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Tom Erber

Accustomed as I am to making carefully prepared spontaneous remarks, I'd like to provide some personal reminiscences of Menger of IIT.

In 1949, Paul Schilpp, a philosopher at Northwestern University, published a volume "Albert Einstein: Philosopher & Scientist" on the occasion of Einstein's 70th birthday. It contains 25 essays commenting on various aspects of Einstein's work. As a physics graduate student at the University of Chicago, reading this volume in the 50's, I of course recognized names such as Sommerfeld, de Broglie, Pauli, and Bohr among the contributors. But I'd never heard of Karl Menger who wrote an article "The Theory of Relativity and Geometry". No matter. This was a strikingly clear, concise, elegant, instructive, and interesting paper containing many original ideas. Two of Menger's proposals really had a 'thumping' impact as he said "I venture the conjecture that, for the geometrization of physics, especially the physics of the microcosm, idealizations very different from those of Euclid might prove more adequate than his. One such alternative is a geometry where points are not primary entities. What is here contemplated is a geometry of lumps that is, a theory in which lumps are undefined concepts, whereas points appear as the result of limiting or intersectional processes applied to these lumps another possibility is here indicated, namely, the introduction of probability space in which a distribution function rather than a definite number is associated with every pair of elements." Einstein, in his rejoinder, mentions Menger's ideas (doubts about the nature of the continuum), but cautions "as long as one has no new concepts which appear to have sufficient constructive power, mere doubt remains.  Adhering to the continuum originates with me not in a prejudice, but arises out of the fact that I have been unable to think up anything organic to take its place."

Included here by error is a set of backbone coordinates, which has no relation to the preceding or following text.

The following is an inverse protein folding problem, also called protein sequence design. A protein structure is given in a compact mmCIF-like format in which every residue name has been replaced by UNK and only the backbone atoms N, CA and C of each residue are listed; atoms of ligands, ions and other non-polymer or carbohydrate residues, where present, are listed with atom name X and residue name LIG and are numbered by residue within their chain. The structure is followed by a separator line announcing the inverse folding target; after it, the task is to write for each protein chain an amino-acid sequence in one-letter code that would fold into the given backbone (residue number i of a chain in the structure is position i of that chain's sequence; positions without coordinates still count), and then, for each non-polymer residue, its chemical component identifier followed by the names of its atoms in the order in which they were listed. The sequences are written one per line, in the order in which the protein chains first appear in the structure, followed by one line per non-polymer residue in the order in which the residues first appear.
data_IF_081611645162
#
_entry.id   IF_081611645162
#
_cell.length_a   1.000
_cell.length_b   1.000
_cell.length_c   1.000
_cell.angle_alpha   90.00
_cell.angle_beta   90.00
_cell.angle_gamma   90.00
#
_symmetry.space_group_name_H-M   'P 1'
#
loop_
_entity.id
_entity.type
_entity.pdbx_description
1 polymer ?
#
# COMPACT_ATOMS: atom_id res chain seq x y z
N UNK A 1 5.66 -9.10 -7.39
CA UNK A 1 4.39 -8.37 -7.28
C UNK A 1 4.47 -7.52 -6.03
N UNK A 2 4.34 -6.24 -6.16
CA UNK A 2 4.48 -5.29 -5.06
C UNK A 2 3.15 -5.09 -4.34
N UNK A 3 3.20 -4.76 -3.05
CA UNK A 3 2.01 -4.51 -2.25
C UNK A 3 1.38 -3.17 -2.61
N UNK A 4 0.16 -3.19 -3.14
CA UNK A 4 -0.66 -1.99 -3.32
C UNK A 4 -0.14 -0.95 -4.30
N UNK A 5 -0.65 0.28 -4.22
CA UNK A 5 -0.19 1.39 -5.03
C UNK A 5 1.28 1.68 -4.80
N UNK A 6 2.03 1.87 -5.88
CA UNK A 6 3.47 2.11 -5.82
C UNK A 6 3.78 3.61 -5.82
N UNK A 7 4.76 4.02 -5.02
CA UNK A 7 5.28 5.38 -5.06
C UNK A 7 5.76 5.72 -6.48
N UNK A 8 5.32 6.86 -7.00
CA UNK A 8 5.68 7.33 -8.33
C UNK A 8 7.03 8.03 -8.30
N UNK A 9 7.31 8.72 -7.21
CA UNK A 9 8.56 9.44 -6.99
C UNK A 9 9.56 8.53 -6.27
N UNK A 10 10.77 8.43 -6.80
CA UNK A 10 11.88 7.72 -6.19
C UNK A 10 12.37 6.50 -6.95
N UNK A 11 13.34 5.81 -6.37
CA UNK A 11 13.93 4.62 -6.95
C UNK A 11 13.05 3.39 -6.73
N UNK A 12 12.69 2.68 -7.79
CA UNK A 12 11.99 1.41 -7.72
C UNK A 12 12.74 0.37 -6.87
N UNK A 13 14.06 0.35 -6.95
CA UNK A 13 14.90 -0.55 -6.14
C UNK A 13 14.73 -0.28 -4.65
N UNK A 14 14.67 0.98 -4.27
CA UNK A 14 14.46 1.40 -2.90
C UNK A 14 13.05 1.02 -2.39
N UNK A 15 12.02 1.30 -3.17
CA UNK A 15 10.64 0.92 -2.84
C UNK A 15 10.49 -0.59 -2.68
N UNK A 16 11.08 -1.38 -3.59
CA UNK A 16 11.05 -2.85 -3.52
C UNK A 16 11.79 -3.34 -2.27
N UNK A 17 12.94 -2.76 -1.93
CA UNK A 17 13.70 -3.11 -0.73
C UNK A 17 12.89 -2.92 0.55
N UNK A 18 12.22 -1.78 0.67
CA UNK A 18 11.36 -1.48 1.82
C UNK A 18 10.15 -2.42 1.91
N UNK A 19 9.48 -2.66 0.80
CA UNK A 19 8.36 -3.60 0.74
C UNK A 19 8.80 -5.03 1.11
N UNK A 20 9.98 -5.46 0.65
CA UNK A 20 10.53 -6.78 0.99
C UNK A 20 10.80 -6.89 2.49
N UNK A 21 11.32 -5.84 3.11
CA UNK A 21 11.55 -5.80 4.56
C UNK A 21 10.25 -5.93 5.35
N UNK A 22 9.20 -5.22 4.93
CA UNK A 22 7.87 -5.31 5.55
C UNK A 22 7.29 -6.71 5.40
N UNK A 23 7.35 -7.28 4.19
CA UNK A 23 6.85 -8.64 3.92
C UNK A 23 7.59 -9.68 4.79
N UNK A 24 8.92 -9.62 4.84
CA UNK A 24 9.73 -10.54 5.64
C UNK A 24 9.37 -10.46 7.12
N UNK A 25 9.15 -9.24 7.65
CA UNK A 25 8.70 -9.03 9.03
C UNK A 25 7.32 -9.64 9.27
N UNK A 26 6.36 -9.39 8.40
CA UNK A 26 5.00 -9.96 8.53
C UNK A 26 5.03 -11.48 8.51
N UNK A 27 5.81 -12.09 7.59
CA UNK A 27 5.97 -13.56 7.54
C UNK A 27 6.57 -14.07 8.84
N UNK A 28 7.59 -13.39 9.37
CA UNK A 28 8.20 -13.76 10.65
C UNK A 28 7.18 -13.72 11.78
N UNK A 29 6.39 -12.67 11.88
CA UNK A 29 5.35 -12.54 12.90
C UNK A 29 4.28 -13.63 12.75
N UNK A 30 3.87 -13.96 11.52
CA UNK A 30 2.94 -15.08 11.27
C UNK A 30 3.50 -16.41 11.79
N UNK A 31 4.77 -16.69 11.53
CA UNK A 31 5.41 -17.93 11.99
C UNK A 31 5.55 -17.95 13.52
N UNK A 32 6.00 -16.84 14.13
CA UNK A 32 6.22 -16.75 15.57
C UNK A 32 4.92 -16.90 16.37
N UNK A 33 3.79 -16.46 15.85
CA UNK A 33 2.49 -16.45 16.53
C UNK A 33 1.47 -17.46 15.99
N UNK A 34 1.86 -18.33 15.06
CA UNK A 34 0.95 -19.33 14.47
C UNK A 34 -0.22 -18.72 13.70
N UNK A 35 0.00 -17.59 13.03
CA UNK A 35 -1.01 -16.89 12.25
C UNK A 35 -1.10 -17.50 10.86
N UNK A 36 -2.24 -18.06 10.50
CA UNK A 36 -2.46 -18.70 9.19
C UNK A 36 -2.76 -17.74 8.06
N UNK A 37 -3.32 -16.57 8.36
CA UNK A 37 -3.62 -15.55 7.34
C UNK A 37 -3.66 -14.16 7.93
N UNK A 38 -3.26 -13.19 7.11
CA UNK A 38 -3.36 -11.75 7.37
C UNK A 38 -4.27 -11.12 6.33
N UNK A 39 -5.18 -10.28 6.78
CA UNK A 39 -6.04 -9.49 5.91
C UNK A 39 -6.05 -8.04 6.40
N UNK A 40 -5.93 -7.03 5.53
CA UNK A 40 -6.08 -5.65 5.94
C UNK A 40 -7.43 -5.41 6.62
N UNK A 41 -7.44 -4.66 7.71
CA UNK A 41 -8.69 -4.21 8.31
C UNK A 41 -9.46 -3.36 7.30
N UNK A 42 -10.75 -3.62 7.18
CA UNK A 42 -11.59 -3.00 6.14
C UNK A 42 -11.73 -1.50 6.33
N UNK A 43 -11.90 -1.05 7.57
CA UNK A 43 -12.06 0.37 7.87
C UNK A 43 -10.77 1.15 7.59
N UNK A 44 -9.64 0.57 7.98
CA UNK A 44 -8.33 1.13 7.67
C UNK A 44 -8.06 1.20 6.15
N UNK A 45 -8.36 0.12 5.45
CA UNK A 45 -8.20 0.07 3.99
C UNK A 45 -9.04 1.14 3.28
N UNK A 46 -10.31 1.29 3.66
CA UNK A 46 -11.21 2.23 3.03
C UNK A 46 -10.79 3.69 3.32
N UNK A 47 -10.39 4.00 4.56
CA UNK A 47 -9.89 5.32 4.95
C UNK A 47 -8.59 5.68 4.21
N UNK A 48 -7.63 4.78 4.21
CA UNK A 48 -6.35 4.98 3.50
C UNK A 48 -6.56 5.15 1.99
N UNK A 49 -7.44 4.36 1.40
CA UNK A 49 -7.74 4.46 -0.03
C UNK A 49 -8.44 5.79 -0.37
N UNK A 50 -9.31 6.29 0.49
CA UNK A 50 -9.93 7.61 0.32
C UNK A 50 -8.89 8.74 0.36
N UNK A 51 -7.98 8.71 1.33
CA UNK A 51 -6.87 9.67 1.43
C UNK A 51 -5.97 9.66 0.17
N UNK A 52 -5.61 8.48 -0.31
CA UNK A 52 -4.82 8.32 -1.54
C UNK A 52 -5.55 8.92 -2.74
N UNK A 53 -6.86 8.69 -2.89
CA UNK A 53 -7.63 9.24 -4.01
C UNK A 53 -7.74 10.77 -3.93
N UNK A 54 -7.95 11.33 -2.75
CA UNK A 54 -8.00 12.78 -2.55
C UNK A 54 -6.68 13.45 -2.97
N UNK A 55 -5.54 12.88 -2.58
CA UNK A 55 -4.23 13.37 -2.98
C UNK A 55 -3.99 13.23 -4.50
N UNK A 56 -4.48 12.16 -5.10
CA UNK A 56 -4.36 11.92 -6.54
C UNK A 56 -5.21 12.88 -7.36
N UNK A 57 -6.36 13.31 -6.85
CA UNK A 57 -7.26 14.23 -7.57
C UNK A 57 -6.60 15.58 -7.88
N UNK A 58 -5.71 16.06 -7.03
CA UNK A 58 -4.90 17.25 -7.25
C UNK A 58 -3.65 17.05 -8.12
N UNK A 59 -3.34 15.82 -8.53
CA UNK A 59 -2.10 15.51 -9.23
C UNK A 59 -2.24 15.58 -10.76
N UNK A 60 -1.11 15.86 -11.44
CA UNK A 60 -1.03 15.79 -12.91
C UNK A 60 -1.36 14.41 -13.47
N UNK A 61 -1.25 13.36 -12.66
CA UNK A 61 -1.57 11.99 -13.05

Sixty years on, it's clear that Menger and Einstein had a prophetic insight: Probablistic metric spaces have evolved from a 'possibility' to a flourishing branch of mathematics at the hands of Wald, Schweizer, Sklar and others. And, of course, we all recognize that the string and loop theories of physics are merely avatars of Menger's lumps. Disregard of Einstein's warning that generalizations lacking the guidance of disciplined constraints have no constructive power is the fundamental defect of current string formalisms. At the end of Menger's article, in small typed, there is an address "Illinois Institute of Technology, Chicago". I'd never heard of that either. But soon I found my way from 57th and Ellis to 33rd and State (in GPS terms to 3308 South Federal) where on the third floor of a 'Hunersteige' (old Viennese slang for a very unprepossessing building) I found a small fabulously untidy office fired up by Menger's energy. We got along instantaneously. That night I called my old college friend Bert Schweizer long distance in Washington DC and urged him to forget drudging at the Naval Research Laboratory, and come to Chicago to become Menger's graduate student. That's exactly what Bert did. None of us had any doubts that that was the right thing to do & it was the beginning of a very happy and productive time. Eventually, of course I also came to IIT and joined the Menger circle but that's another story for another time!